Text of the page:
Davis, W. H.
Autograph Letter Signed, Baltimore, November 1, 1845, to his brother, Charles W. Davis, Hagerstown, Maryland

quarto, 3 pages, plus address leaf, in very good, clean and legible condition.

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Letter between the Davis brothers about the sad financial state of their father, John Davis, once the prominent builder of the Maryland turnpike road, and a Director of the Hagerstown Bank – who had just declared bankruptcy, owing more than $ 27,000 to the Bank and other debtors. He was a small slave owner and one concern of his sons was what would happen to his slaves. Would they be sold to pay his debts? This was also undoubtedly in the mind of his slaves, because some had already run away.

W. H. Davis, the writer of this letter, was a physician, married into the wealthy Poultney family, who had a large house in Hagerstown, which he shared with many of his in-laws – so large an extended family that he needed four servants. One of these was an Irish immigrant. The others were Black, two of these, “mulatto” – but they were apparently free. All of which explains the amazing attitude of Davis, expressed in his letter, who privately approved of the escape of his father’s slaves:

“Dear Charles,

Your letter of Tuesday last was duly received, I need not say to you how much we were disappointed by your want of success with the Bank, though father had a fair right to expect such arrangement as he proposed, taking into consideration his long connections with that institution, and the great favours he has extended toward it, but under the circumstances, it was but what might have been expected. I yet hope the arrangement you have proposed may be effected – I am a good deal surprised that Mr. Yost will still interfere with your plans, can you not stop it? His foisting Merrick into the management of father’s affairs is any thing but pleasant to us all because we have not that high opinion of his moral character which we should have in a person standing that a mans consul must occupy ….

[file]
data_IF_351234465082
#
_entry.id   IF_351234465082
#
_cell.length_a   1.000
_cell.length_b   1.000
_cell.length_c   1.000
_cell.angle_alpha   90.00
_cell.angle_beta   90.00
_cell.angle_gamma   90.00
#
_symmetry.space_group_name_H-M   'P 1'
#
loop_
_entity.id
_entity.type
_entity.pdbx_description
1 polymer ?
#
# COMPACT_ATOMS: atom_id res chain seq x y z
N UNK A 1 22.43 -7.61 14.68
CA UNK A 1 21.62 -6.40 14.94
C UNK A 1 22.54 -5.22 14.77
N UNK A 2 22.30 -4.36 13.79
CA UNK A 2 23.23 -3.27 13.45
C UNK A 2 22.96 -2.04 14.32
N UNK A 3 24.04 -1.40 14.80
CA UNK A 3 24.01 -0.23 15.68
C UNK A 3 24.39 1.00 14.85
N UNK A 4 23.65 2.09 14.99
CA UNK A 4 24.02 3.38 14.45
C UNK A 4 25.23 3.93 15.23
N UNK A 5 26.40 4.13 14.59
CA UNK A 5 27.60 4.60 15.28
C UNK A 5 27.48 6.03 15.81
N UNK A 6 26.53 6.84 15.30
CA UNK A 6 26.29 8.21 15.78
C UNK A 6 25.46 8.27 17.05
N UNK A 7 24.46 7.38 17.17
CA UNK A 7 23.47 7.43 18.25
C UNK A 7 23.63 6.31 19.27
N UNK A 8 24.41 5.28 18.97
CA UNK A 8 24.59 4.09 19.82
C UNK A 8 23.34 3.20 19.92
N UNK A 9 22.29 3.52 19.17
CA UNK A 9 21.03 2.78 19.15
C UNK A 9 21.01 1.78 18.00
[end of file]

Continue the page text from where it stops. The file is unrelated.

If you could take father with you to Allegany would it not be well? He would be benefited by the trip and have his mind withdrawn in a measure from his perplexities – This is a suggestion, you all in H. T. can judge better than I. I have felt the want of money, badly felt it in the course of my life, but never have believed it would afford me so much gratification and delight as its possession would now bring me – the expression of opinion will not now relieve us further than the gratification of our feelings, but industry, frugality and perseverance will as it has often heretofore accomplish much and in latter days may be our best days. I do not feel sorry for the escape of the blacks and hope they not be taken, if they go far enough North they will be safe – I do not see the difficulty about Nance, she was a gift to me, and shall assuredly have her freedom and that shortly, so also shall Bony - …”